2.1 Team building exercises
A useful tool in helping to create a cohesive team is the team building exercise! Many of you will have experienced these in your workplace, but they can take many forms – ranging from moving blindfolded through an obstacle course led by one team member who can see, to having a sports competition.
Not only will these exercises give the team an opportunity to interact outside the work context and learn more about each other, but it will give you the chance to observe their strengths and weaknesses in a different environment.
The key is to find an exercise where the learning points can clearly be transferred back into the workplace. An activity that is viewed as ‘pointless’ by team members can demotivate them and lead to loss of respect for the leader.
Brown (2016) outlines three key ways to set up team-building exercises that create impact:
- Identify what impact you need, for example, spending time together, learning skills, accomplishing something.
- Decide what type of ‘different’ you need, for example, different location, mix of people, activity.
- Create something tangible, for example, an action plan, a decision made.
Activity 3 A team building exercise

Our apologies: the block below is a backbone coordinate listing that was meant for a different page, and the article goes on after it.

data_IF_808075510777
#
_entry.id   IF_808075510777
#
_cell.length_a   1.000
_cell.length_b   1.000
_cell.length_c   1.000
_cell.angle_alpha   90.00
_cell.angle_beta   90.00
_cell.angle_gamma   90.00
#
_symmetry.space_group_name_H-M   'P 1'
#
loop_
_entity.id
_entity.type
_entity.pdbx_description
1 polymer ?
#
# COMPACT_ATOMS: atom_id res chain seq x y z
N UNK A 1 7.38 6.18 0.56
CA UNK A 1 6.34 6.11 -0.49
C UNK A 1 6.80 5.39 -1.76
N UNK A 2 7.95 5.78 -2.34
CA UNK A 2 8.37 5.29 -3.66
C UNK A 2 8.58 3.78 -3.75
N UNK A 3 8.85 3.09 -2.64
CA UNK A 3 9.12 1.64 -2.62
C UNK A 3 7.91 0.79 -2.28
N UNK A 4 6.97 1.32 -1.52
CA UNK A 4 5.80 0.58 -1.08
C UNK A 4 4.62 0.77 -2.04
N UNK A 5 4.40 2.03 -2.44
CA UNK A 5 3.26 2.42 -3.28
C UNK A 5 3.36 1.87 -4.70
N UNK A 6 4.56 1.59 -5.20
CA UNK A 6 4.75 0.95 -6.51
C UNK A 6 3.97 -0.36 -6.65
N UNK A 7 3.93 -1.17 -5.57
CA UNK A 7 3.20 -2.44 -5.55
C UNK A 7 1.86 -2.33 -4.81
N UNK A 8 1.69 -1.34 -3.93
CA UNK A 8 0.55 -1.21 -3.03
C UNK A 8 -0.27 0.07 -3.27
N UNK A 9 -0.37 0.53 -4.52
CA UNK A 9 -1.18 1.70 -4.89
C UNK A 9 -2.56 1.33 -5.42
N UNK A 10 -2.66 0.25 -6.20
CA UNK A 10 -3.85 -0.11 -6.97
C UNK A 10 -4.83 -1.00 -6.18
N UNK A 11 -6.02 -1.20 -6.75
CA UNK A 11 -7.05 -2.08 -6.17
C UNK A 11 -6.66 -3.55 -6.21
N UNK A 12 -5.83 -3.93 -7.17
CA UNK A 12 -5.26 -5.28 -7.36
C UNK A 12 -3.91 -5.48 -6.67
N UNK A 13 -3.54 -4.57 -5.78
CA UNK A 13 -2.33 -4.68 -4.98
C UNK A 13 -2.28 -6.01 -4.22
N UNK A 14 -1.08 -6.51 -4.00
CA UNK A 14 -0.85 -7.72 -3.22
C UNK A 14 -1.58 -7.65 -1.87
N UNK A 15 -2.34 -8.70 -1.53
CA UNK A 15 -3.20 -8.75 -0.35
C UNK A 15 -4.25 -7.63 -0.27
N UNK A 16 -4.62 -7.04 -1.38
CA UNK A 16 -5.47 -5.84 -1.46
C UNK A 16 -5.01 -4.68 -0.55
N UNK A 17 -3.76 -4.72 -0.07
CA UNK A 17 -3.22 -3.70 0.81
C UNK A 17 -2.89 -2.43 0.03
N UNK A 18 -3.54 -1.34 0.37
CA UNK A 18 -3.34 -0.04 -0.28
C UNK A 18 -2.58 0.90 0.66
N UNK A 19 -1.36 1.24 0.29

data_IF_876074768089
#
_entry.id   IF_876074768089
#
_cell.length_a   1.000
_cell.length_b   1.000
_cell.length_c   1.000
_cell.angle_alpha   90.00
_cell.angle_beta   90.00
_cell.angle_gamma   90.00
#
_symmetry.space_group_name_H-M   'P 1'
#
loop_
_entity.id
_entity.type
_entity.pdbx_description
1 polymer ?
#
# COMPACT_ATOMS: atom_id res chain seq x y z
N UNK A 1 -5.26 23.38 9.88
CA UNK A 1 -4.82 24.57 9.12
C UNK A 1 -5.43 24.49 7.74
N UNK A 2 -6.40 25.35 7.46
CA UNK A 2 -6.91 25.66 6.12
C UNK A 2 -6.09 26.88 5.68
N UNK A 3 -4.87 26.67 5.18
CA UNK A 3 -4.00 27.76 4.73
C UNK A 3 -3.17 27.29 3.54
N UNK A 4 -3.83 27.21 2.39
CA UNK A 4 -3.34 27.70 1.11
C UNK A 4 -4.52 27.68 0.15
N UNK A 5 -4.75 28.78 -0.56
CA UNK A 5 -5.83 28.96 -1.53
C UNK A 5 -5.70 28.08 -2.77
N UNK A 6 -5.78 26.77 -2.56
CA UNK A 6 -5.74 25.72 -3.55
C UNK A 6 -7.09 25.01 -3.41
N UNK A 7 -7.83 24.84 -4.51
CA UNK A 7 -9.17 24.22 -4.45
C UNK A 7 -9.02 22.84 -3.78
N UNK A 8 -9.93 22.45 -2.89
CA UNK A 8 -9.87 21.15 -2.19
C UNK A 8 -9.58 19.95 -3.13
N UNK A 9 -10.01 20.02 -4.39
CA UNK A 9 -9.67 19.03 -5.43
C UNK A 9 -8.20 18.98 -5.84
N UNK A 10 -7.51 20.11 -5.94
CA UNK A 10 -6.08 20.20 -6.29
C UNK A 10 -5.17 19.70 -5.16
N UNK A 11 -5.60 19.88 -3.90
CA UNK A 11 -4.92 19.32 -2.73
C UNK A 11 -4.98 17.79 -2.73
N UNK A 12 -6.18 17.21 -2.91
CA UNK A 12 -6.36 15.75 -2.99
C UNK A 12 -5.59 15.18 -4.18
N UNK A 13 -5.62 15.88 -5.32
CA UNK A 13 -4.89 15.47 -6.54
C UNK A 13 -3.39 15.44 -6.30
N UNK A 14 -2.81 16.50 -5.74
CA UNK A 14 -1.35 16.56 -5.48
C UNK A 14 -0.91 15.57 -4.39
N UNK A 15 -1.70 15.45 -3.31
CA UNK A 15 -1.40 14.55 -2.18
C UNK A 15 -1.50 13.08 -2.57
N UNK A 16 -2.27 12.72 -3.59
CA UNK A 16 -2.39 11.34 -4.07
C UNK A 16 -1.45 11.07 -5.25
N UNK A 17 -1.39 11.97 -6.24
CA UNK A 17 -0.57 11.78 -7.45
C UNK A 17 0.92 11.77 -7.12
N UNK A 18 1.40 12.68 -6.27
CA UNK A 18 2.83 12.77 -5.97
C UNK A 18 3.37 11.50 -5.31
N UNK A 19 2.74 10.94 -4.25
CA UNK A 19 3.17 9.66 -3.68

1. Think of a team you are in and answer the following questions:
- a.Is the purpose of the team clear?
- b.Does it have the right mix of people/skills etc.?
- c.Are people in the right roles/using their strengths?
- d.Are team members motivated?
- e.What phase of team formation do you think you are in (forming, storming, norming or performing)?
- f.What development could the team benefit from?
2. With your answer to f in mind, devise a team building exercise that will address the development need. Set a realistic budget and come up with something that will have a purpose and a benefit when you return to your normal team situation.
If you’re short of ideas, thewebsite has a list of over 60 activities to inspire you!
Could you consider actually running your exercise with colleagues in your workplace? If you aren’t currently leading a team, find out if you have any away days or training afternoons scheduled and volunteer to run a session. Your boss will probably be delighted!
If you do run it, use your leadership journal to reflect on how it went. Collect some feedback from participants and consider what you might do differently next time.
Models such as Gibbs’ (1988) reflective cycle, that you saw in Week 3, can provide structure to your reflection if required: